Wikipedia has an article on scientism which contains a lot of information, but also shows that the word "scientism" is used in a wide range of ways, usually pejorative.
Is there a phenomenon that could be called "scientism" and which deserves to be denounced? I suppose there is. I suppose there are people who think the humanities are worthless, or that public policy favours starving arts faculties of funds, or perhaps that we could somehow understand, let's say Macbeth, without developing any sensitivity to Shakespeare's language ... perhaps by applying the methods distinctive of science (though how you would use controlled experiments, for example, to interpret Macbeth is far from clear). The idea that science (defined narrowly in contradistinction to humanistic forms of inquiry) could answer every question would, in my view at least, be untenable. I don't see how science, narrowly defined, can tell you how sympathetic you should be to Macbeth when he learns of his wife's death and replies, "She should have died hereafter." The distinctive techniques of narrowly-defined science are not going to tell a literary scholar, an actor, or a director how that line should be spoken.
If "scientism" refers to some of the more extreme or loony viewpoints mentioned in the previous paragraph, then I think it's a bad thing. I don't think we should be closing faculties of arts or humanities, or that distinctively scientific techniques are much use in understanding or staging Macbeth, or that studying great literature is useless anyway, or anything remotely in this ballpark. But then again, I don't see many other people expressing those sentiments either. Once again, someone may think these things, but if I see Richard Dawkins, for example, accused of thinking these things I'm not going to be too impressed.
The thing is, if you're going to denounce someone for "scientism" or complain that her ideas lead to "scientism", or are somehow reliant on "scientism" - and if this is meant to be a serious criticism - you must be using the word "scientism" in a sense that denotes something horrible or foolish or otherwise worthy of denunciation. It's no use denouncing someone for "scientism" and then, when called on it, explain that you were using the word in some other, more technical, non-pejorative sense (perhaps that the person takes a logical empiricist approach to philosophy). That's equivocation. It's cheating to apply the word in some non-pejorative sense that you secretly have in mind while at the very same time trying to get the pejorative connotations of other senses of the word.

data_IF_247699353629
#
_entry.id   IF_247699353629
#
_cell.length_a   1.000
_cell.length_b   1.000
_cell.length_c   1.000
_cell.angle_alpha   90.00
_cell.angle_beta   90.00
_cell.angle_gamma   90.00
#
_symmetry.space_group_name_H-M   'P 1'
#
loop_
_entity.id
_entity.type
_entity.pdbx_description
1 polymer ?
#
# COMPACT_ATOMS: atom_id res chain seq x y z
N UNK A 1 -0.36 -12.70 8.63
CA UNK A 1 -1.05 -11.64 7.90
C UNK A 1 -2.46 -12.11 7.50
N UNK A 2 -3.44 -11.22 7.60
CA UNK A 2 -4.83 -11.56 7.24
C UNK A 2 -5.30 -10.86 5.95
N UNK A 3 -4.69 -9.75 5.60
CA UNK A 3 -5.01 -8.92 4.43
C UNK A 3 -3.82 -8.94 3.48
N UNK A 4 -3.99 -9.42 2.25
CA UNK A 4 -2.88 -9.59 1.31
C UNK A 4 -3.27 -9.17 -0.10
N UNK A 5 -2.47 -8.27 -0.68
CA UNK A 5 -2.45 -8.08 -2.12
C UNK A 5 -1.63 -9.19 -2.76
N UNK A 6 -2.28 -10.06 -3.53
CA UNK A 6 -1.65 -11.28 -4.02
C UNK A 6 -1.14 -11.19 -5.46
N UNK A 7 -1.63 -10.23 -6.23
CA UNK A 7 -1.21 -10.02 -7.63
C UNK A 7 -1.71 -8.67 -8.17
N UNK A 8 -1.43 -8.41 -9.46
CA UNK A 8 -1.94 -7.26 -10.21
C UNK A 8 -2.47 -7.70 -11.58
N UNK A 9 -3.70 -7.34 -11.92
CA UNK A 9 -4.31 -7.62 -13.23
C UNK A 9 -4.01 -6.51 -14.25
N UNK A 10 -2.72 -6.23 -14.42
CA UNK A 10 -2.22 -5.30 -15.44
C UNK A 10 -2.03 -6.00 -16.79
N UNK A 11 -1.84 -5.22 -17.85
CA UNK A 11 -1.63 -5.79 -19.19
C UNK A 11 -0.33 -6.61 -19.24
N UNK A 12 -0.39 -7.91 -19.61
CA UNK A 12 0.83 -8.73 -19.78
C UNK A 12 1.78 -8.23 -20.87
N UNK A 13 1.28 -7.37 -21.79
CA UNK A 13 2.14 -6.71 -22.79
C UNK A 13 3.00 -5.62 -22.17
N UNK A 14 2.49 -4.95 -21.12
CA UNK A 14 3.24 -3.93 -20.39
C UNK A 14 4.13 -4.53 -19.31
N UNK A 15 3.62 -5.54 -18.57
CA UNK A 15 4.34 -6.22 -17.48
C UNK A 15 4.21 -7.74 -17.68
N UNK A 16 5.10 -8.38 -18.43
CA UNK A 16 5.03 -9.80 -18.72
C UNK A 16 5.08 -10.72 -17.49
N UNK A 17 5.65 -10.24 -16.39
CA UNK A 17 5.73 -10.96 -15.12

A word like "scientism" lends itself too readily to this kind of argumentative cheating. So much so that I think that intellectually honest people should stop using the word; and, frankly, when I see people using it in current debates I am automatically suspicious of their intellectual honesty. I'm pretty sure I'm not the only one.
Perhaps I am insufficiently schooled - or very out of date - my graduate work was a long time ago! But... Just what is Scientism? Indeed, my spell checker also seems to be confused!
'According to Mikael Stenmark in the Encyclopedia of science and religion, while the doctrines that are described as scientism have many possible forms and varying degrees of ambition, they share the idea that the boundaries of science (that is, typically the natural sciences) could and should be expanded so that something that has not been previously considered as a subject pertinent to science can now be understood as part of science (usually with science becoming the sole or the main arbiter regarding this area or dimension).'
In other words, we're talking academic turf-wars, Russell. As a lecturer in humanities, I personally welcome the contribution that, say, neuroscience & genetics are making to my discipline. But then, like you, I've never encountered a geneticist or neuroscientist who has claimed that their research obviates the need for law or philosophy. If anything, they are increasingly respecting and welcoming the contributions that my disciplines can make to theirs.
If anything is going to define how I do philosophy from here on out, it's this question. Frankly, when people, such as say Mary Midgeley, are accusing individuals of scientism I'm well aware that they mean people like me because I'm not going to flinch from the idea that I really do believe science can answer any well formed question. I'll admit this leads to a very liberal definition of science because if there is a method that leads to us being better able to answer meaningful questions about Macbeth then that gets to be part of science. I'm not sure that a definition of science that includes Cosmology, Biology, Neuroscience and maybe Psychology isn't most of the way there already.
A particularly frustrating equivocation I keep seeing is one where I'm accused of believing that physics is the only true description of events. I think I'm a bit more pragmatic than that; I don't need physics to be able to answer questions of where my socks are.
The other one that gets bandied about is the one where because the project of the logical positivists failed, that's supposed to show that the idea that all well formed questions are in principle answerable has failed. The frustrating thing there is that no one seems to remember that the Logical Positivist's programme failed because of a failure of logic. The intuition that what we say has meaning because of its relationship to the world, all I really need, is still pretty strong and I certainly haven't seen anyone address that.